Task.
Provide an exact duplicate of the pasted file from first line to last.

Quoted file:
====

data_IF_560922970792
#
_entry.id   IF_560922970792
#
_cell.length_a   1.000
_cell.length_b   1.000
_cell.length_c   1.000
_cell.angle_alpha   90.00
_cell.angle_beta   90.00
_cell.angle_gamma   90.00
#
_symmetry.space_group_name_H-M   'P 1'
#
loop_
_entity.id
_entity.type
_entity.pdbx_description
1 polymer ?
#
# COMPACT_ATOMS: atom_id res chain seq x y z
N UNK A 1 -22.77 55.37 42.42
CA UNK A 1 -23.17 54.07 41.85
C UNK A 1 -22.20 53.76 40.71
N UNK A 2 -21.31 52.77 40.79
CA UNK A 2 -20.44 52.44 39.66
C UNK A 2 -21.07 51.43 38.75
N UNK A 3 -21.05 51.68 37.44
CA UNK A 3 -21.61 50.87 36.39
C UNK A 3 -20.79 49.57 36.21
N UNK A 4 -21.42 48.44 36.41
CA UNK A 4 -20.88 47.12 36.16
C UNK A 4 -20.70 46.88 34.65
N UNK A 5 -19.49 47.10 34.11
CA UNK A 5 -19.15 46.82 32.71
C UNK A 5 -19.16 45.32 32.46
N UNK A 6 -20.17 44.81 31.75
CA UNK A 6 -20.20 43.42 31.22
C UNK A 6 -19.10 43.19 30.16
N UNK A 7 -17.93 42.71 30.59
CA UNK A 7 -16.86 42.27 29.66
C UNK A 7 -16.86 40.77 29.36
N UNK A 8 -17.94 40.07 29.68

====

data_IF_560922970792
#
_entry.id   IF_560922970792
#
_cell.length_a   1.000
_cell.length_b   1.000
_cell.length_c   1.000
_cell.angle_alpha   90.00
_cell.angle_beta   90.00
_cell.angle_gamma   90.00
#
_symmetry.space_group_name_H-M   'P 1'
#
loop_
_entity.id
_entity.type
_entity.pdbx_description
1 polymer ?
#
# COMPACT_ATOMS: atom_id res chain seq x y z
N UNK A 1 -22.77 55.37 42.42
CA UNK A 1 -23.17 54.07 41.85
C UNK A 1 -22.20 53.76 40.71
N UNK A 2 -21.31 52.77 40.79
CA UNK A 2 -20.44 52.44 39.66
C UNK A 2 -21.07 51.43 38.75
N UNK A 3 -21.05 51.68 37.44
CA UNK A 3 -21.61 50.87 36.39
C UNK A 3 -20.79 49.57 36.21
N UNK A 4 -21.42 48.44 36.41
CA UNK A 4 -20.88 47.12 36.16
C UNK A 4 -20.70 46.88 34.65
N UNK A 5 -19.49 47.10 34.11
CA UNK A 5 -19.15 46.82 32.71
C UNK A 5 -19.16 45.32 32.46
N UNK A 6 -20.17 44.81 31.75
CA UNK A 6 -20.20 43.42 31.22
C UNK A 6 -19.10 43.19 30.16
N UNK A 7 -17.93 42.71 30.59
CA UNK A 7 -16.86 42.27 29.66
C UNK A 7 -16.86 40.77 29.36
N UNK A 8 -17.94 40.07 29.68